The Wreck of HMS Persian, 1813:
Skill, courage and leadership in the aftermath
In my blog of 12thJanuary we saw the then-Lieutenant Charles Bertram (1777-1854) undertaking a daring shore attack in Northern Spain in 1808 and getting wounded in the process. By 1813 this fine example of what a dashing young naval should be had been promoted to commander and was now captain of the brig-sloop HMS Persian in the West Indies. Though he was to lose this ship, the circumstances, and his masterful handling of the aftermath, ensured that Bertram’s career did not suffer. The details are fascinating.
“A brig entering Dartmouth harbur” by Thomas Luny (1759-1837)
These small, heavily armed and useful vessels, needed much smaller crews than frigates but still packed a powerful punch
In April 1813, with the War of 1812 in its second year, Bertram and the Persian set out from Britain for the West Indies. On 26th June, Persian was chasing an American privateer – the charmingly named Saucy Jack of Charleston – off the northern coast of San Domingo, now known as the Dominican Republic. In the process the Persian ran aground on the large reef known as the Silver Shoals. Considering that the Saucy Jack escaped, one wonders if the American had not been deliberately leading the Persian on to disaster, making use of superior knowledge of the area. Bertram was afterwards to claim that the charts available gave an incorrect location for the shoals. For whatever reason, the brig smashed into the reef bow-on at five in the afternoon and was lodged firmly, springing her seams and taking in water.
The crew worked through the night to get Persian off – most of the guns and anchors were dumped overboard, the boats were launched and continuous pumping was maintained. The result was that the ship broke free but immediately struck on another rock. All remaining disposable weight was now dumped, but without avail. Bertram realised that his ship was doomed – she was settling deeper and her pumps could not cope with the ingress of water. Efforts at saving her continued through the day however. The available boats – two cutters and a jolly-boat were insufficient to take the entire crew in comfort. He accordingly directed a large raft to be made from spars and other available wood. As many of the crew as were not required to maintain the last desperate efforts at saving the ship were loaded into the boats and raft, the latter still linked to the Persian by a cable.
“The Wreck of HMS Persian” by Philip John Ouless (1817-1885)
(Public Domain, from Wikipedia, with acknowledgement to the Jersey Heritage Trust)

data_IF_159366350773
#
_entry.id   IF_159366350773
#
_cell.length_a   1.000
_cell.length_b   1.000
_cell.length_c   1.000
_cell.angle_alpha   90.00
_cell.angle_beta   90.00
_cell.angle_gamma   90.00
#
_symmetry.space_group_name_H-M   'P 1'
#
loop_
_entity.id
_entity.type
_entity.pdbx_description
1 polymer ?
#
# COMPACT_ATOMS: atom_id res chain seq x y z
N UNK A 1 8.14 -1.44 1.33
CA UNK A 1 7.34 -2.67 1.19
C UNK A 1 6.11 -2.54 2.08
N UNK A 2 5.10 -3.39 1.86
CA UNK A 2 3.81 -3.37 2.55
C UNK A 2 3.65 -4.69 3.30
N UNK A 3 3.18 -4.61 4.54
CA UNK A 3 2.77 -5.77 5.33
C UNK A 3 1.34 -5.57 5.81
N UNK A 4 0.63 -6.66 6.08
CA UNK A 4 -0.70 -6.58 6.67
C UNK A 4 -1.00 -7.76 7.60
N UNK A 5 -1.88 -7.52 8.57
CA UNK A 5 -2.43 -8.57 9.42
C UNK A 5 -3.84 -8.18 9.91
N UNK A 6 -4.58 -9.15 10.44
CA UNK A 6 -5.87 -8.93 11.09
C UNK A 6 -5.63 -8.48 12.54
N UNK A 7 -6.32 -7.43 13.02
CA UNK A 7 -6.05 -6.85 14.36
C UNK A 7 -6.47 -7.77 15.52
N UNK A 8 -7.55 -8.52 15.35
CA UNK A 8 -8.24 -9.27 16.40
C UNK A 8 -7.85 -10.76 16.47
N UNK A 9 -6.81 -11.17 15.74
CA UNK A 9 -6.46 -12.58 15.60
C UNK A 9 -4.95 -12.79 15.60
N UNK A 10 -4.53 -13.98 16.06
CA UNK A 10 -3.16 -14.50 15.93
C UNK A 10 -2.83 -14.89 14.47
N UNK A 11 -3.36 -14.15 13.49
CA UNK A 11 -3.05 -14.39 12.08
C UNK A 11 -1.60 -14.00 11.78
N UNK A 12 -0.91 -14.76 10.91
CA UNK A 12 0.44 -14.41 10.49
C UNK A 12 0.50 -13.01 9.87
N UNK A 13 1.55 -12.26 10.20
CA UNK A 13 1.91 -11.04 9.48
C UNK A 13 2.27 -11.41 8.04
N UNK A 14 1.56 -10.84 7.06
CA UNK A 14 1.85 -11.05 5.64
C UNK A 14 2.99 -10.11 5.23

Bertram himself stayed on board until the early hours of 27th June, boarding his gig, with the man who had stayed with him as the Persian slid off the rock, heeled over on her starboard side and sunk in some forty-five feet of water, the tops of her masts remaining above the waves. By this stage the raft had broken free and had drifted away across rocks which had cut through many of the lashings holding it together. It was now threatening to disintegrate as she was pounded even more on the shoal. Despite the fact that taking the men off the rafts and into the other boats would load them to the point of sinking. Bertram did not shrink from doing so. The weight consideration was so great that the men already in the boats had to jettison provisions, clothes and other items to make room for the newcomers.
The coast of San Domingo was estimated to be some ninety miles away. Daylight found the wind rising from the east, and it increased through the day. One of the cutters carried forty-five, the other forty-two, the jolly-boat twenty-two, and the gig fourteen, a total of one hundred and twenty-three men, not a single life having been lost in the wreck. Submerged almost to their gunwales, it was necessary not only to bail continuously but to cast the remaining provisions overboard. Bertram would later state: “I am happy to say that every man behaved with a regularity that is seldom found on similar occasions: in fact, when the little clothing the people had saved, and the remaining bread and water, were from necessity ordered to be thrown overboard, there was not a murmur—they vied with each other who should obey the order first.” Land was glimpsed just before nightfall and the boats hove to during the night in heavy rain and rough sea conditions, the occupants cold, hungry and exhausted.